Mangoes in India are always associated with summers and for good reason. One other fruit that is a summer favourite in Kerala is the Jackfruit or Chakka. We cook the unripe fruit in multiple ways, including as sundried pappads/ Chakka Pappadam. The ripe fruit is mostly eaten as it is or cooked and preserved as Chakkavaratti or Jackfruit Jam. Chakkavaratti is a halwa-like jam made with cooked and pureed fruit, jaggery, ghee, a hint of cardamom and sometimes a bit of dried ginger. It is not the prettiest brown coloured mass out there, but it more than makes up in flavour and taste.
Semi-ripe Jackfruit is cooked into stir-fries or a coconut milk pudding with jaggery called Payasam. The name Chakkavaratti comes from Chakka meaning Jackfruit, and Varatti meaning that which has been pan fried or cooked. Chakkavaratti or Jackfruit Jam is not used as a spread on condiment as in the West. We use it to make other sweets like Chakka Pradhaman, Elai Adai or Kumbilappam. It can also be eaten as accompaniment to Adai, an unfermented rice and lentil pancake. I ‘m not a fan of Jackfruit, cooked or as a fruit, but I absolutely love Chakkavaratti or Jackfruit Jam.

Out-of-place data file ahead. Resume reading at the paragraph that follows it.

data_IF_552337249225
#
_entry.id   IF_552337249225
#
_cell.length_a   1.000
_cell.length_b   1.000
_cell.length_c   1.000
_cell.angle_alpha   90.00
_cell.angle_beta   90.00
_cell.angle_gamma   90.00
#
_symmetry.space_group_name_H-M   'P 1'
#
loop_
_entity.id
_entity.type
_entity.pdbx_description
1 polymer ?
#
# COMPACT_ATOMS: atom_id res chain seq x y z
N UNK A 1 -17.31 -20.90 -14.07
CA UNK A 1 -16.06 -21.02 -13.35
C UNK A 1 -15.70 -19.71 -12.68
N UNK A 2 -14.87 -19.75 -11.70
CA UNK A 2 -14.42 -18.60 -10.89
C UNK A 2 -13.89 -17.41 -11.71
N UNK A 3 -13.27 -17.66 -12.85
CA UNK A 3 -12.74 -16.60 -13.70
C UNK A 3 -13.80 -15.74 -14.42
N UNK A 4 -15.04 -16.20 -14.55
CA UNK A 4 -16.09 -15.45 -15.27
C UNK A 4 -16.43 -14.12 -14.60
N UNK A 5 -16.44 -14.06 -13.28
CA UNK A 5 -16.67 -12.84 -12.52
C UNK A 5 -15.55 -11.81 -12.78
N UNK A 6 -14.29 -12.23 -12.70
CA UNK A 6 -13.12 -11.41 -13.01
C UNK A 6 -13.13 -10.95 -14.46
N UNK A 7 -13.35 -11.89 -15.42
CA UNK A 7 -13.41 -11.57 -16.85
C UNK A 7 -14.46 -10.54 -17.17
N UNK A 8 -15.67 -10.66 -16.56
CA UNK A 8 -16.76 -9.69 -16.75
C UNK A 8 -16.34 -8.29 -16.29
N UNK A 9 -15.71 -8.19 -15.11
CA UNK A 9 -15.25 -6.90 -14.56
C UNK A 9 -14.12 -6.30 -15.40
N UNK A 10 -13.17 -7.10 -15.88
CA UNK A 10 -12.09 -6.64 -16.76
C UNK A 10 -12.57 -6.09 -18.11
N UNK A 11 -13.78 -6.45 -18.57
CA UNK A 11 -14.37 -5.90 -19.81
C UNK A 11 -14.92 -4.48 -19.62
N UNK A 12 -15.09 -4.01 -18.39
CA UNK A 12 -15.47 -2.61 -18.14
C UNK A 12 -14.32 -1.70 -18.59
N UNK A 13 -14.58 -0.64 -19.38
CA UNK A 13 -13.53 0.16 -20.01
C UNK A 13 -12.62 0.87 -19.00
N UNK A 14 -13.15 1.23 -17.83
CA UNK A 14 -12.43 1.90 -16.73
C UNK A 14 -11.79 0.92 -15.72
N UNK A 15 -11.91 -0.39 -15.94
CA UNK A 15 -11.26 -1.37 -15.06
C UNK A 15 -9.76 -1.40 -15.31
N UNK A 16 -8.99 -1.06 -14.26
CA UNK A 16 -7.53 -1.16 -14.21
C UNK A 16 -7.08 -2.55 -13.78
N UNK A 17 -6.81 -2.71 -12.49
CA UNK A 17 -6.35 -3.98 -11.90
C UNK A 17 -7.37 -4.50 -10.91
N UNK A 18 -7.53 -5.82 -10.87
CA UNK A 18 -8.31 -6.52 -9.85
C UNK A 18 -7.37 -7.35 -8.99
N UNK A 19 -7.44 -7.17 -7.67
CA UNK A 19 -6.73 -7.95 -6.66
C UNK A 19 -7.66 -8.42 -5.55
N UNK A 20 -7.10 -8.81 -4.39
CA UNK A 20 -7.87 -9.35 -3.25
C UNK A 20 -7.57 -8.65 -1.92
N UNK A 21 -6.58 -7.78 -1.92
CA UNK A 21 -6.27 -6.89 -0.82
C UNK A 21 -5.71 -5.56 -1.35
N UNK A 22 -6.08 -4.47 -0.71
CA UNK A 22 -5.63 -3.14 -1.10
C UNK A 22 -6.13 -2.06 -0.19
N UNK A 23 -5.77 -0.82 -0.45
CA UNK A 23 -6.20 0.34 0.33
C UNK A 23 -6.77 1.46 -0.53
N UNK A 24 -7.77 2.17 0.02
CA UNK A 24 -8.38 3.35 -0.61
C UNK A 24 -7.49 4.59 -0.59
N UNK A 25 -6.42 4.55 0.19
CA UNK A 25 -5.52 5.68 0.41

Making Chakkavaratti or Jackfruit Jam is hard work like a lot of good things, but absolutely worth the effort as far as I’m concerned. First you have to cut the jackfruit and prep the jackfruit. Then the deseeded fruit is steam cooked till soft. It is cooled and pureed before cooking it down. This will leave you with a bit of an upper arm work out. Once cooked, it will keep up to a year at room temperature.
In Kerala, we generally tend to describe Jackfruit as either Varikka Chakka or Koozha Chakka. While both are good, the latter tends to be more fibrous and is not good for making Chakkavaratti. So you need to use a less fibrous and also reasonably ripe Jackfruit for this Jam. Traditionally, this Jam is made in an Uruli, a heavy wide mouthed brass pot. Any heavy walled pot will do. I use the pan of my pressure cooker.
Typically, the measurement ratio of Jackfruit puree to jaggery for making Chakkavaratti is 1:1. This however depends entirely on how sweet the Jackfruit you have is. If your Jackfruit is very sweet as mine was, I would use about 1 measure of Jackfruit puree to 2/3rd or 3/4th powdered jaggery. Chakkavaratti is always very mildly flavoured with cardamom. You should just get a hint of the flavour. The use of powdered dried ginger is also the same, but optional. I personally like using it.